One of the most important team members is the spokesperson, who will become the face of the company in a crisis. Damage control professionals advise spokespersons to present information to the news media clearly and concisely and to eschew jargon, which can come off as obfuscation. Such guidelines are particularly important to follow when using social media to disseminate information. These professionals urge spokespersons to avoid using terms such as “no comment,” which can make the leadership appear to be concealing something.25
Crisis management experts also strongly advise spokespeople to acknowledge when they do not know the answer to a question. Credibility increases, they add, when a spokesperson pledges to find out the answer and then delivers it in a timely manner.
To save time, Coombs recommends creating templates for crisis communiques, which can be filled in with key information once it is known and then released to the public. Damage control preparations also should include prior creation of a separate crisis website, where the media and the public can find the latest information, Coombs said. Today, he added, a company that lacks some form of Web-based response risks appearing ineffective and behind the times.26
The next stage – crisis response – is the most critical phase of damage control. This is centered on what the company leadership says and does after a crisis erupts. Experts say management should aim to disseminate an accurate account of what it knows about the crisis no more than an hour after it erupts, lest the news media create an erroneous and damaging narrative based on ill-informed sources. Pre-crisis preparations, such as the communique templates, facilitate this rapid response.27
Company leaders also must take the necessary steps to maintain credibility as events unfold. Inaccurate information must be corrected quickly. Frequent updates promote both credibility and a reputation for transparency. “Just like your mother told you, honesty is always the best policy,” says Emory University’s James.
Consistency within the company is also critical, and all members of the crisis management team must share information so each conveys the same message. Speed and accuracy are particularly important in crises where public safety is a concern and people need to know what they must do to protect themselves. In such situations, an organization’s social media channels and a separate crisis website are highly effective tools.
When a company finds itself at the center of a crisis that affects people’s health, safety, comfort or wallets, a sincere corporate expression of concern and sympathy is particularly important, says Barbara Kellerman, who teaches leadership at Harvard University’s John F. Kennedy School of Government. As United learned, a failure to show empathy leaves the impression of a cold, emotionless corporation that does not care about its customers. Empathic statements help to mitigate damage to a company’s reputation and reduce financial losses.28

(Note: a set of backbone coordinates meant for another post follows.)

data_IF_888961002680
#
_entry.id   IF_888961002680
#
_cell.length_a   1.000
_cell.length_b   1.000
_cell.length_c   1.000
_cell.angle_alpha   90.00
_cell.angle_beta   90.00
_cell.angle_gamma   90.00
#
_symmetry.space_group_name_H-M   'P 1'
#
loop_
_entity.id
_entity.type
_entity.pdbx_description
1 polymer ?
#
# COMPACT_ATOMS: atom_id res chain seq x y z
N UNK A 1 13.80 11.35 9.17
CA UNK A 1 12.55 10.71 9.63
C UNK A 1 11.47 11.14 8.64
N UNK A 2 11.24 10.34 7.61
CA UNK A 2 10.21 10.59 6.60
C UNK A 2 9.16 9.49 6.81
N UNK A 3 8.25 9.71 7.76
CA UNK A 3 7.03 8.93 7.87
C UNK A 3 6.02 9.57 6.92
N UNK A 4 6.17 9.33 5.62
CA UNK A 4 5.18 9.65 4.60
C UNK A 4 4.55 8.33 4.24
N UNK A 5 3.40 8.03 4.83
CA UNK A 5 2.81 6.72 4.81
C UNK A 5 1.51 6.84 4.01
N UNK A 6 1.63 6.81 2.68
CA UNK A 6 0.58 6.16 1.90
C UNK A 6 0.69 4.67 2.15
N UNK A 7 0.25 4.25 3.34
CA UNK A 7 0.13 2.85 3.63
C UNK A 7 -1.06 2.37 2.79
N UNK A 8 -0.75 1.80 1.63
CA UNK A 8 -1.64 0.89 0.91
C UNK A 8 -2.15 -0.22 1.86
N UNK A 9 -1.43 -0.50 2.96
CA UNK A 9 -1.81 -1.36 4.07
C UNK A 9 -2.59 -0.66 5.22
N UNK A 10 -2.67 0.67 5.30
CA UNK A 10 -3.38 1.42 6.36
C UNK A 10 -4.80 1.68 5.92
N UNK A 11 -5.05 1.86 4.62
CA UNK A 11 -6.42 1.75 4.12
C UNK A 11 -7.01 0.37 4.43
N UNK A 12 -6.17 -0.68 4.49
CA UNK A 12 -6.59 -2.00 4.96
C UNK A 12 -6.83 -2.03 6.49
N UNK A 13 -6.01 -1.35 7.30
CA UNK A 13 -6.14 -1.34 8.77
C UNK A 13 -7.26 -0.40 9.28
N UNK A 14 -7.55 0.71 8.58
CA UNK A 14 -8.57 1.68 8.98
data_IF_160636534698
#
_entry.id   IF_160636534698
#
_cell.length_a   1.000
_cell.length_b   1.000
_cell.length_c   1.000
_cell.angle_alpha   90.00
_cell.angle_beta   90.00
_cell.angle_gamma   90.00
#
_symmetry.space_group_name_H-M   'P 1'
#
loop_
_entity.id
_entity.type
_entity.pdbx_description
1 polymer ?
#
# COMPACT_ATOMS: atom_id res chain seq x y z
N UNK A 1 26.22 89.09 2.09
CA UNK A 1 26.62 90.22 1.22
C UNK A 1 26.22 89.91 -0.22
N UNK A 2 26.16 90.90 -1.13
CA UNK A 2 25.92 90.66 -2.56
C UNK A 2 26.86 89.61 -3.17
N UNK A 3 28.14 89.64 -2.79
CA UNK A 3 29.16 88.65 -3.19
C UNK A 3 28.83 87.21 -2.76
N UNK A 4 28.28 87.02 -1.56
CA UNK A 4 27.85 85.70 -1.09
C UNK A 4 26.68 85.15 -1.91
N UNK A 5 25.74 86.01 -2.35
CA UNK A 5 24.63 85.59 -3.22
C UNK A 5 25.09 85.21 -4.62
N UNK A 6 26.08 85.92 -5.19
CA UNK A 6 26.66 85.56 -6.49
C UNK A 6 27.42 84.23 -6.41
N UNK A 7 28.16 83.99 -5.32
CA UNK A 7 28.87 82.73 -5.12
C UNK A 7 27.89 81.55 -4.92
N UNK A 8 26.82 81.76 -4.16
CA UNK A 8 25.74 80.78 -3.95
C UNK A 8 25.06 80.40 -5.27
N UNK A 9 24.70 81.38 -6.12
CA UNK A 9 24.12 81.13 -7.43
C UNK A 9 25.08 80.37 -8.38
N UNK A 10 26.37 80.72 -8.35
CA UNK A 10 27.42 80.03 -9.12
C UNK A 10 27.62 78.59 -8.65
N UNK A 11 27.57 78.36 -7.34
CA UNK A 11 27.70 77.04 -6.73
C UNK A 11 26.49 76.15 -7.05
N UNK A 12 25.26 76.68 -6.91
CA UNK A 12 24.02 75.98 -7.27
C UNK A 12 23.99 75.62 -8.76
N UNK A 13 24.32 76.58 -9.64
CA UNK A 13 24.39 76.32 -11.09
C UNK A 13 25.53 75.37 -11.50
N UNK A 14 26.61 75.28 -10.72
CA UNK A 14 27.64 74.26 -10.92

This phase of crisis response also includes the strategies a company adopts to repair its reputation. These can range from highly defensive responses that focus only on protecting the company – such as attacking the accuser, denial and scapegoating – to accommodating steps that focus more on helping the victims. The latter includes taking full responsibility for the crisis, offering an apology and compensation to the victims and seeking their forgiveness.29
William L. Benoit, a communications professor at the University of Ohio who has written extensively on reputation repair, said crisis managers should match their strategy to the type of crisis they are facing and the potential for blame that it carries. He recommended defensive measures such as denial and attacking the accuser only in those cases where their company is fully confident it is the target of false rumors or accusations. In all other crises, companies should aim to accommodate victims, offering an expression of concern or sympathy and any recall information and instructions they might need. When the company bears a large part of the responsibility, crisis managers should add an apology and compensation, Benoit said.30
In the post-crisis phase of damage control, a company is returning to normal operations. But the crisis, though no longer management’s main focus, still requires follow-up. Measures to repair the organization’s reputation, such as additional benefits to those affected, charitable donations or organized events, may continue. Any additional information that company leaders promised the news media or other stakeholders must be delivered. The company also must maintain transparency on the status of its recovery, promised corrective measures and investigations of the crisis.31 Coombs cites West Pharmaceutical as an example of a company that carried out effective post-crisis operations. After a 2003 dust explosion destroyed the company’s plant in Kinston, N.C., West provided recovery updates for more than a year until it had built a replacement facility.32